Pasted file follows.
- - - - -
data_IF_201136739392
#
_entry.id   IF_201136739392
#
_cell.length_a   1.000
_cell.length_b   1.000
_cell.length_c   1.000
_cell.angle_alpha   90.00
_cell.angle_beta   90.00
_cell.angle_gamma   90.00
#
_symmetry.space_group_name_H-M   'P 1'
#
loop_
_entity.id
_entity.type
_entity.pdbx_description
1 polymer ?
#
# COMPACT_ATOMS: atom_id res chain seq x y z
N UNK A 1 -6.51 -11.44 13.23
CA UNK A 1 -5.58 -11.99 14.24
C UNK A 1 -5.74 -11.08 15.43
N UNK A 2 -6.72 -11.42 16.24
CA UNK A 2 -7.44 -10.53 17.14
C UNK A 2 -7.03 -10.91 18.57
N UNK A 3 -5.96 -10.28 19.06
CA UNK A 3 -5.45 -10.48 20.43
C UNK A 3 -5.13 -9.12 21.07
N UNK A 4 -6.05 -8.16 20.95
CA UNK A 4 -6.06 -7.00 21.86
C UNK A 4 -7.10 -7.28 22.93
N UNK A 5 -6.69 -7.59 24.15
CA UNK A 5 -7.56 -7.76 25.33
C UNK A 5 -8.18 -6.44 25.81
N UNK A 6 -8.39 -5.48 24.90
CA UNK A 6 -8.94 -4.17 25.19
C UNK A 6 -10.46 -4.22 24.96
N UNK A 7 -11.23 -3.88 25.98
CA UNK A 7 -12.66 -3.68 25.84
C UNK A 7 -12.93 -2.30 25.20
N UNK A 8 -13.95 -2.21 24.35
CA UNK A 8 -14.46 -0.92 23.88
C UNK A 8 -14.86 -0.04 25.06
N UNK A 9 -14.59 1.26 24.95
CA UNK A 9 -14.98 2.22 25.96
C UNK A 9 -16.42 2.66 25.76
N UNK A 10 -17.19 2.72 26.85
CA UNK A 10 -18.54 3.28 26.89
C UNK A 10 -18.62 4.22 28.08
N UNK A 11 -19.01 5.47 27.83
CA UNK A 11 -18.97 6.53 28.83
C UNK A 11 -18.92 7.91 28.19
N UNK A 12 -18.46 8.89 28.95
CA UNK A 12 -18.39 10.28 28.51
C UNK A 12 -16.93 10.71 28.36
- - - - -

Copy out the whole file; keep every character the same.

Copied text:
data_IF_201136739392
#
_entry.id   IF_201136739392
#
_cell.length_a   1.000
_cell.length_b   1.000
_cell.length_c   1.000
_cell.angle_alpha   90.00
_cell.angle_beta   90.00
_cell.angle_gamma   90.00
#
_symmetry.space_group_name_H-M   'P 1'
#
loop_
_entity.id
_entity.type
_entity.pdbx_description
1 polymer ?
#
# COMPACT_ATOMS: atom_id res chain seq x y z
N UNK A 1 -6.51 -11.44 13.23
CA UNK A 1 -5.58 -11.99 14.24
C UNK A 1 -5.74 -11.08 15.43
N UNK A 2 -6.72 -11.42 16.24
CA UNK A 2 -7.44 -10.53 17.14
C UNK A 2 -7.03 -10.91 18.57
N UNK A 3 -5.96 -10.28 19.06
CA UNK A 3 -5.45 -10.48 20.43
C UNK A 3 -5.13 -9.12 21.07
N UNK A 4 -6.05 -8.16 20.95
CA UNK A 4 -6.06 -7.00 21.86
C UNK A 4 -7.10 -7.28 22.93
N UNK A 5 -6.69 -7.59 24.15
CA UNK A 5 -7.56 -7.76 25.33
C UNK A 5 -8.18 -6.44 25.81
N UNK A 6 -8.39 -5.48 24.90
CA UNK A 6 -8.94 -4.17 25.19
C UNK A 6 -10.46 -4.22 24.96
N UNK A 7 -11.23 -3.88 25.98
CA UNK A 7 -12.66 -3.68 25.84
C UNK A 7 -12.93 -2.30 25.20
N UNK A 8 -13.95 -2.21 24.35
CA UNK A 8 -14.46 -0.92 23.88
C UNK A 8 -14.86 -0.04 25.06
N UNK A 9 -14.59 1.26 24.95
CA UNK A 9 -14.98 2.22 25.96
C UNK A 9 -16.42 2.66 25.76
N UNK A 10 -17.19 2.72 26.85
CA UNK A 10 -18.54 3.28 26.89
C UNK A 10 -18.62 4.22 28.08
N UNK A 11 -19.01 5.47 27.83
CA UNK A 11 -18.97 6.53 28.83
C UNK A 11 -18.92 7.91 28.19
N UNK A 12 -18.46 8.89 28.95
CA UNK A 12 -18.39 10.28 28.51
C UNK A 12 -16.93 10.71 28.36